Four versions of the Császár polyhedron are shown. You can study the transition between these versions. In each of the four, the triangles shared by adjacent tetrahedra form a Möbius band. Each Möbius band contains all seven vertices of the Császár polyhedron, but only 14 of its edges. The edges of the Möbius graph form three Hamiltonian cycles, which are exactly loops, if the faces of the polyhedron do not intersect one another. If the faces intersect one another and the edges do not intersect one another, then one of the Hamiltonian cycles might not form a loop.

In 1861, A. F. Möbius showed that a complete graph with seven vertices can be drawn on the surface of a torus. Any two vertices of this graph are connected by a single edge and no edges intersect.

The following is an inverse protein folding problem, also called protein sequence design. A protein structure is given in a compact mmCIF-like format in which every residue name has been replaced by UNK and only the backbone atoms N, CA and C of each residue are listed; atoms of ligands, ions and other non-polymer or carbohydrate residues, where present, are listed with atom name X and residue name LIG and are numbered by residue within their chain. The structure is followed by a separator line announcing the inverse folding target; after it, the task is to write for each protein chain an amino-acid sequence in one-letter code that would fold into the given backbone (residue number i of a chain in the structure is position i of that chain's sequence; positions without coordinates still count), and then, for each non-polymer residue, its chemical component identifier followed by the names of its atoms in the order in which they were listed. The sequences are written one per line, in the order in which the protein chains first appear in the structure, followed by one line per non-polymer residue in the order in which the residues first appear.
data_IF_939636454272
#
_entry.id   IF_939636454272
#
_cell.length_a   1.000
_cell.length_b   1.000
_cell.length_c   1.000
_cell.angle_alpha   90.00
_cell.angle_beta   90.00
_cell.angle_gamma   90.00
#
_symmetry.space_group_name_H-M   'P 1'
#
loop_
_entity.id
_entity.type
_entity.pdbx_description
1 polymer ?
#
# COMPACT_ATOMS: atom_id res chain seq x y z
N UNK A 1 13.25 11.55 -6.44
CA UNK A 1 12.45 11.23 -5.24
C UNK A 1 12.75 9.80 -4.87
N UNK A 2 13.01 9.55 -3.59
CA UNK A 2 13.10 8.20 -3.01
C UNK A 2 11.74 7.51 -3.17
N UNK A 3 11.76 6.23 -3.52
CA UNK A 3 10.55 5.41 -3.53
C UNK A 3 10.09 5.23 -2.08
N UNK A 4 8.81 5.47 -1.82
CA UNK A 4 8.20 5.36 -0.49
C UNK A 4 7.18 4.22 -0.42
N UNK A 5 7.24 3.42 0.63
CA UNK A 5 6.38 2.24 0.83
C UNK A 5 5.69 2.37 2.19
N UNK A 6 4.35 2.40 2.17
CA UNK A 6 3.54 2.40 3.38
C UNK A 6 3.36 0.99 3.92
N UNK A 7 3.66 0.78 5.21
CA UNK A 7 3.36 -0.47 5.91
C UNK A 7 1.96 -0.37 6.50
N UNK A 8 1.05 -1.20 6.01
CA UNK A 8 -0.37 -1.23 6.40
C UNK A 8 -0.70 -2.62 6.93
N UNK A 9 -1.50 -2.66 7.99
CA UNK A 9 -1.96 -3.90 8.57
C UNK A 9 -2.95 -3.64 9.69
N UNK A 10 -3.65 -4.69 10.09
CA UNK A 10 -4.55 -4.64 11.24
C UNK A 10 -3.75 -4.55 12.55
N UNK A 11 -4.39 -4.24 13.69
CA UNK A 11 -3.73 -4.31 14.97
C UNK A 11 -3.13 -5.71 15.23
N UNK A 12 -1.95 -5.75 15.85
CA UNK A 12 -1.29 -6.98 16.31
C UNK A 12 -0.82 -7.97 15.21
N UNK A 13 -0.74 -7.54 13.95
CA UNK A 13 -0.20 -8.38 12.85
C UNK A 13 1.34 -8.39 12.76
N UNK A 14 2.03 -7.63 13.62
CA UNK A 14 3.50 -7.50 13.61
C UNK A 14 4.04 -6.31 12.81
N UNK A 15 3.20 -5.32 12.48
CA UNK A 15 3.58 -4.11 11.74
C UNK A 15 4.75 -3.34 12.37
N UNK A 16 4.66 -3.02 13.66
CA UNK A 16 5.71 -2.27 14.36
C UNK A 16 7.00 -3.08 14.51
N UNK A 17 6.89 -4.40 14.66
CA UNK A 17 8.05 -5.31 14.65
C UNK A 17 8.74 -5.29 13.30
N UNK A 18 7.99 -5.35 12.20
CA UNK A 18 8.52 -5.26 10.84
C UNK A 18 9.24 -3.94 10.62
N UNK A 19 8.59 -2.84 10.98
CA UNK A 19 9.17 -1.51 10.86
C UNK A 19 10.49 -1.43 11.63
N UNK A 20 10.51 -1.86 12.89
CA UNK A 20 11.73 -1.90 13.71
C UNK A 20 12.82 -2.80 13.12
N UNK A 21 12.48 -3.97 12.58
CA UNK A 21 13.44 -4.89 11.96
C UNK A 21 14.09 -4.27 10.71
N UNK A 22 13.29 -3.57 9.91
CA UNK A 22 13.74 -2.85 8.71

In 1949, Á. Császár, in response to a problem presented for a mathematical competition for secondary school students, constructed a polyhedron having no intersecting faces, whose combinatorial structure is a Möbius torus (Cs0).

In 1985, L. Szilassi, while producing a less compact version (Cs1) of the polyhedron Cs0, found a "visibly" different version, which can be produced by continuously moving the coordinates of the points, where the faces of the polyhedron get intersected by one another (Cs3).

In 1986, J. Bokowski proved that the Császár polyhedron has four visibly different versions with the same combinatorial structure. He also confirmed that no other versions exists. Cs2 and Cs4 were constructions by Bokowski.

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